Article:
Significant differences were found between the groups in mean ± SD interphalangeal joint dorsiflexion (control group: 1.17° ± 2.50° ; hallux limitus group: 10.65° ± 8.24° ; P < .001). A significant inverse correlation was found between first metatarsophalangeal joint dorsiflexion and hallux interphalangeal joint dorsiflexion (ρ = −0.766, P < .001), and the regression equation from which predictions could be made is the following: hallux interphalangeal joint dorsiflexion = 27.17 − 0.381 × first metatarsophalangeal joint dorsiflexion.

Conclusions:

Hallux interphalangeal joint dorsiflexion was greater in feet with hallux limitus than in normal feet. There was a strong inverse correlation between first metatarsophalangeal joint dorsiflexion and hallux interphalangeal joint dorsiflexion. (J Am Podiatr Med Assoc 102(1): 47–53, 2012)

Background:

This work was designed to assess the degree of correlation between hallux interphalangeal joint and first metatarsophalangeal joint dorsiflexion and to compare the mobility of the hallux interphalangeal joint between participants with and without limited first metatarsophalangeal joint dorsiflexion (hallux limitus).

Methods:

Dorsiflexion of the hallux interphalangeal joint was measured in 60 normal feet and in 60 feet with hallux limitus to find correlations with first metatarsophalangeal joint dorsiflexion with the Spearman correlation coefficient and a simple linear regression equation. In addition, movement of the hallux interphalangeal joint was compared between normal and hallux limitus feet with the Mann-Whitney U test.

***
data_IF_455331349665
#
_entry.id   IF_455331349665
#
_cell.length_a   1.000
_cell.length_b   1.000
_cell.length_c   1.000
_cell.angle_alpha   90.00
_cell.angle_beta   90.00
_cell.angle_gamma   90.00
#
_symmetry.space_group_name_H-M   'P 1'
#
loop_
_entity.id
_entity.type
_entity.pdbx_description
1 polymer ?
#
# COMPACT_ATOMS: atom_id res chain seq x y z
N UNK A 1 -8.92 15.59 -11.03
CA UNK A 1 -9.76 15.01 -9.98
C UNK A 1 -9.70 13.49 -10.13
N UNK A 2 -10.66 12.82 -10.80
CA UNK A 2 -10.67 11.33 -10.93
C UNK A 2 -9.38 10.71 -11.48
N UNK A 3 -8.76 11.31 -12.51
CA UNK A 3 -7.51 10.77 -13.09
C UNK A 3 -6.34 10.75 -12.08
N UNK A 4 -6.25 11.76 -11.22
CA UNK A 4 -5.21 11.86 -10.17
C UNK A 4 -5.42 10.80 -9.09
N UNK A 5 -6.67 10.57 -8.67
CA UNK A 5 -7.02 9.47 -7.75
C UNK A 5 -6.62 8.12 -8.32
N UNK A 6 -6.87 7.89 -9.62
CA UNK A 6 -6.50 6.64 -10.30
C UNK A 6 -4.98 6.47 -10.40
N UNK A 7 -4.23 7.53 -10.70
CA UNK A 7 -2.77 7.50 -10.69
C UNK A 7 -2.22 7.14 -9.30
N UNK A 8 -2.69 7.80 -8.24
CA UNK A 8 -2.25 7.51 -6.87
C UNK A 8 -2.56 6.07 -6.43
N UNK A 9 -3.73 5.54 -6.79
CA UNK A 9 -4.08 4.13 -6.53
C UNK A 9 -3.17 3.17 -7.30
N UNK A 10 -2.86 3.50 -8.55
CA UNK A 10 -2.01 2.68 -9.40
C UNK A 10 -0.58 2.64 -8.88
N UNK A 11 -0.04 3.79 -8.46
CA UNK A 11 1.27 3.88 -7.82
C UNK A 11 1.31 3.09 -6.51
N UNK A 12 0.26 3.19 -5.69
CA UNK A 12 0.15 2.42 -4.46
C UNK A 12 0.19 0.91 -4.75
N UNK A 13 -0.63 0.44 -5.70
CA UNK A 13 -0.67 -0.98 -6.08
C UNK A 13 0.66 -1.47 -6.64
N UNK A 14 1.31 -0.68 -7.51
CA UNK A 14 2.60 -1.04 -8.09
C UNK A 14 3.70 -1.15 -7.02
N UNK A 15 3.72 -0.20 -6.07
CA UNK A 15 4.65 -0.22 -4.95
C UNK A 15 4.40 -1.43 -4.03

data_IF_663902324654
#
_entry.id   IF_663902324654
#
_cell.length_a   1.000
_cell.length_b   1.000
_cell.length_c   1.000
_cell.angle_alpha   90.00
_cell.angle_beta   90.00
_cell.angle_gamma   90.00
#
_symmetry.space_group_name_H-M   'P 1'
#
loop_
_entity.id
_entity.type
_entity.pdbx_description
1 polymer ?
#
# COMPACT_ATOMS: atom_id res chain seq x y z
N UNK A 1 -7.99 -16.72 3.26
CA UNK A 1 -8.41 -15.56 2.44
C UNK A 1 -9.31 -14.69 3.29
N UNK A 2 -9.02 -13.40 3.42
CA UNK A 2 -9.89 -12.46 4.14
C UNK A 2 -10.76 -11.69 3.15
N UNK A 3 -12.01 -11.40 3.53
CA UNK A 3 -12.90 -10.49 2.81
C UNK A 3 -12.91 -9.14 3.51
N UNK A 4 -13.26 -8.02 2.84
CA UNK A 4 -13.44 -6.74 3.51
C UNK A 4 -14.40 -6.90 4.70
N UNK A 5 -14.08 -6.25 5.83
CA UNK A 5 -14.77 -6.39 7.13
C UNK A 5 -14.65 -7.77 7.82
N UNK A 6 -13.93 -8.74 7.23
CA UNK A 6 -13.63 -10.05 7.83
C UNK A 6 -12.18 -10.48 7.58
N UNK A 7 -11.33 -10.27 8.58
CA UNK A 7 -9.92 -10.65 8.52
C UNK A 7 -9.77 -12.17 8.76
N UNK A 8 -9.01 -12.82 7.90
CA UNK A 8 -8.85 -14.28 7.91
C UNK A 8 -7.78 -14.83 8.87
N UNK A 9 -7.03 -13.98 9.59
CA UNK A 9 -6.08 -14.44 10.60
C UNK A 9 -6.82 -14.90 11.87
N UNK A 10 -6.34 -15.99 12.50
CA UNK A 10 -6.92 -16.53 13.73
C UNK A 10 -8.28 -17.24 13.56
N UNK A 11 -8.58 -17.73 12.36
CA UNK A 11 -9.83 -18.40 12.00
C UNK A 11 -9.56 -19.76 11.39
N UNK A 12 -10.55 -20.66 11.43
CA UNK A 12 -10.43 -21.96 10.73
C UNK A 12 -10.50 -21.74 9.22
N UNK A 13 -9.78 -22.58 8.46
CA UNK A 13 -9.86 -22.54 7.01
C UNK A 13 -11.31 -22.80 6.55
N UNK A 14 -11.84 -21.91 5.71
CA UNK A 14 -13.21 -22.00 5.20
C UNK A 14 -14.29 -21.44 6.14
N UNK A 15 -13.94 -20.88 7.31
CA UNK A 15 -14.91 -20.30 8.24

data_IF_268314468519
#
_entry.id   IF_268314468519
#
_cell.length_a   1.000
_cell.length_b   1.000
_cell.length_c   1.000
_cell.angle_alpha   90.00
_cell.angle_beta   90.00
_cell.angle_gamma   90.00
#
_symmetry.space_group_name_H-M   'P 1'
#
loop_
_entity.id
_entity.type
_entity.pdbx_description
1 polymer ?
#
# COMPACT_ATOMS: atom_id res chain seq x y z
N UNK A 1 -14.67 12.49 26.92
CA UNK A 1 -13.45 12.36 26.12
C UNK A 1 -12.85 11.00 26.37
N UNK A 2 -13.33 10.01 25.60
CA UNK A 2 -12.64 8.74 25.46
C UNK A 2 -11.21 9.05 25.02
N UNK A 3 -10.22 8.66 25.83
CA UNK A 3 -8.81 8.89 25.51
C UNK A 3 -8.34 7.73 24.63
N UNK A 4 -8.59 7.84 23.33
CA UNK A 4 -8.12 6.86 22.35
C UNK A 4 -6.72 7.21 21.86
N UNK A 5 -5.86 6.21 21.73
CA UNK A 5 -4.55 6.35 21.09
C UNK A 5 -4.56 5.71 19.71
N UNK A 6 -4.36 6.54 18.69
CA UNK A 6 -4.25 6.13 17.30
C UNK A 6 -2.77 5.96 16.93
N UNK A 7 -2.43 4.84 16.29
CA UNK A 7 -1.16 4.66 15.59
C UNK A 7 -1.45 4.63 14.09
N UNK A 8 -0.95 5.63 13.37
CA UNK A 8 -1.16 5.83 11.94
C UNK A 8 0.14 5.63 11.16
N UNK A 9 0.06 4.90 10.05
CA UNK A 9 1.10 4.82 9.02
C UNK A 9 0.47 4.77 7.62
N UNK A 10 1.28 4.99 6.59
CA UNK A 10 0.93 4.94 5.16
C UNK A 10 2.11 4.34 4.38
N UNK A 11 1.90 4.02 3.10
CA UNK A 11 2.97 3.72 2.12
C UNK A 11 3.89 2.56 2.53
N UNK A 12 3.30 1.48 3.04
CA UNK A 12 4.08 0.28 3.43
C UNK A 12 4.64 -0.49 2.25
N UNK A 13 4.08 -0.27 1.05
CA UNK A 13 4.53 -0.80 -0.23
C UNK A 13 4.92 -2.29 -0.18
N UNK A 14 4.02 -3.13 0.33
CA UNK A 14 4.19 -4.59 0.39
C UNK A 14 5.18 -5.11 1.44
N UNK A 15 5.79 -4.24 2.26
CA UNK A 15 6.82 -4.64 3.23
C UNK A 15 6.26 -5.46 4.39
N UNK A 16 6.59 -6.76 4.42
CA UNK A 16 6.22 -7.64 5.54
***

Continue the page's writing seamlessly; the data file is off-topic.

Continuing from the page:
Results:

Significant differences were found between the groups in mean ± SD interphalangeal joint dorsiflexion (control group: 1.17° ± 2.50° ; hallux limitus group: 10.65° ± 8.24° ; P < .001). A significant inverse correlation was found between first metatarsophalangeal joint dorsiflexion and hallux interphalangeal joint dorsiflexion (ρ = −0.766, P < .001), and the regression equation from which predictions could be made is the following: hallux interphalangeal joint dorsiflexion = 27.17 − 0.381 × first metatarsophalangeal joint dorsiflexion.

Conclusions:

Hallux interphalangeal joint dorsiflexion was greater in feet with hallux limitus than in normal feet. There was a strong inverse correlation between first metatarsophalangeal joint dorsiflexion and hallux interphalangeal joint dorsiflexion. (J Am Podiatr Med Assoc 102(1): 47–53, 2012)